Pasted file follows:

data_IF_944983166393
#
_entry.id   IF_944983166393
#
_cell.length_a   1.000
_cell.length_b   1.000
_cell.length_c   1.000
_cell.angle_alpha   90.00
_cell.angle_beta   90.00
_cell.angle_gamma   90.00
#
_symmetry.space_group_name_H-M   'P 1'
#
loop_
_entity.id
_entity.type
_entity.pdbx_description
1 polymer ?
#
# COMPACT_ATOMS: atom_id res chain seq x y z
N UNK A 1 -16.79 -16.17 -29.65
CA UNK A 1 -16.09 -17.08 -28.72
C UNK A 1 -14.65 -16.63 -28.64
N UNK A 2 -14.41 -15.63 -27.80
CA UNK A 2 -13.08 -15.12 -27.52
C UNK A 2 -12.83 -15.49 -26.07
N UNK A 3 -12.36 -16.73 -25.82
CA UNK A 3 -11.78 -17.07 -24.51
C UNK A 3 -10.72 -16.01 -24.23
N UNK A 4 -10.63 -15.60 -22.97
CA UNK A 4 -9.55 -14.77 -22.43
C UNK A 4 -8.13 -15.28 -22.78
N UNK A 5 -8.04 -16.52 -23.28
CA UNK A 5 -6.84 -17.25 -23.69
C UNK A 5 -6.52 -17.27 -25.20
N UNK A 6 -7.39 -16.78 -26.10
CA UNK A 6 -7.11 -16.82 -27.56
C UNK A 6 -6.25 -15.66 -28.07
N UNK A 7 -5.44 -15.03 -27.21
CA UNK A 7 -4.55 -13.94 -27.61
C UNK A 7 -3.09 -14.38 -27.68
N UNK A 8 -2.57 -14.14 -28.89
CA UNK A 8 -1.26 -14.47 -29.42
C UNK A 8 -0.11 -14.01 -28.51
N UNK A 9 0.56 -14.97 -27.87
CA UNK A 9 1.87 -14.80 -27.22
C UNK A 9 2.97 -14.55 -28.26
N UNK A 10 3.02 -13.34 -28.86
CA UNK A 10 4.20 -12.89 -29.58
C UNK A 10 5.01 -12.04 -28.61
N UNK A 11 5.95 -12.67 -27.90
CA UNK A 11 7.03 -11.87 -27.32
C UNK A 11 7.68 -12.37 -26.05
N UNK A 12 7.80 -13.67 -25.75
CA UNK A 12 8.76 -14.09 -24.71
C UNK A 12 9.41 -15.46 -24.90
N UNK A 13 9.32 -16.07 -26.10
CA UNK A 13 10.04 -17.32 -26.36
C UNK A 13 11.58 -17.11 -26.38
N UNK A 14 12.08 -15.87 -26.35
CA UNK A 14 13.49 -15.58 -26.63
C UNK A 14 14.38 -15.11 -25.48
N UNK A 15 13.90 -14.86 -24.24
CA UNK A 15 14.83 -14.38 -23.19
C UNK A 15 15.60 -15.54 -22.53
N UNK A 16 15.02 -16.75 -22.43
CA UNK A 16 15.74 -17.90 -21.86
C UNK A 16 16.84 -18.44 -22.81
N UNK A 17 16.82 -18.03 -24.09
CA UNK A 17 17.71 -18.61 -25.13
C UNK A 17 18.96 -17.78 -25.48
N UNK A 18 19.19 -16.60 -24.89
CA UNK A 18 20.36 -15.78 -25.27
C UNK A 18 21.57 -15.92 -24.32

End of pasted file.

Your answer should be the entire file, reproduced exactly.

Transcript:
data_IF_944983166393
#
_entry.id   IF_944983166393
#
_cell.length_a   1.000
_cell.length_b   1.000
_cell.length_c   1.000
_cell.angle_alpha   90.00
_cell.angle_beta   90.00
_cell.angle_gamma   90.00
#
_symmetry.space_group_name_H-M   'P 1'
#
loop_
_entity.id
_entity.type
_entity.pdbx_description
1 polymer ?
#
# COMPACT_ATOMS: atom_id res chain seq x y z
N UNK A 1 -16.79 -16.17 -29.65
CA UNK A 1 -16.09 -17.08 -28.72
C UNK A 1 -14.65 -16.63 -28.64
N UNK A 2 -14.41 -15.63 -27.80
CA UNK A 2 -13.08 -15.12 -27.52
C UNK A 2 -12.83 -15.49 -26.07
N UNK A 3 -12.36 -16.73 -25.82
CA UNK A 3 -11.78 -17.07 -24.51
C UNK A 3 -10.72 -16.01 -24.23
N UNK A 4 -10.63 -15.60 -22.97
CA UNK A 4 -9.55 -14.77 -22.43
C UNK A 4 -8.13 -15.28 -22.78
N UNK A 5 -8.04 -16.52 -23.28
CA UNK A 5 -6.84 -17.25 -23.69
C UNK A 5 -6.52 -17.27 -25.20
N UNK A 6 -7.39 -16.78 -26.10
CA UNK A 6 -7.11 -16.82 -27.56
C UNK A 6 -6.25 -15.66 -28.07
N UNK A 7 -5.44 -15.03 -27.21
CA UNK A 7 -4.55 -13.94 -27.61
C UNK A 7 -3.09 -14.38 -27.68
N UNK A 8 -2.57 -14.14 -28.89
CA UNK A 8 -1.26 -14.47 -29.42
C UNK A 8 -0.11 -14.01 -28.51
N UNK A 9 0.56 -14.97 -27.87
CA UNK A 9 1.87 -14.80 -27.22
C UNK A 9 2.97 -14.55 -28.26
N UNK A 10 3.02 -13.34 -28.86
CA UNK A 10 4.20 -12.89 -29.58
C UNK A 10 5.01 -12.04 -28.61
N UNK A 11 5.95 -12.67 -27.90
CA UNK A 11 7.03 -11.87 -27.32
C UNK A 11 7.68 -12.37 -26.05
N UNK A 12 7.80 -13.67 -25.75
CA UNK A 12 8.76 -14.09 -24.71
C UNK A 12 9.41 -15.46 -24.90
N UNK A 13 9.32 -16.07 -26.10
CA UNK A 13 10.04 -17.32 -26.36
C UNK A 13 11.58 -17.11 -26.38
N UNK A 14 12.08 -15.87 -26.35
CA UNK A 14 13.49 -15.58 -26.63
C UNK A 14 14.38 -15.11 -25.48
N UNK A 15 13.90 -14.86 -24.24
CA UNK A 15 14.83 -14.38 -23.19
C UNK A 15 15.60 -15.54 -22.53
N UNK A 16 15.02 -16.75 -22.43
CA UNK A 16 15.74 -17.90 -21.86
C UNK A 16 16.84 -18.44 -22.81
N UNK A 17 16.82 -18.03 -24.09
CA UNK A 17 17.71 -18.61 -25.13
C UNK A 17 18.96 -17.78 -25.48
N UNK A 18 19.19 -16.60 -24.89
CA UNK A 18 20.36 -15.78 -25.27
C UNK A 18 21.57 -15.92 -24.32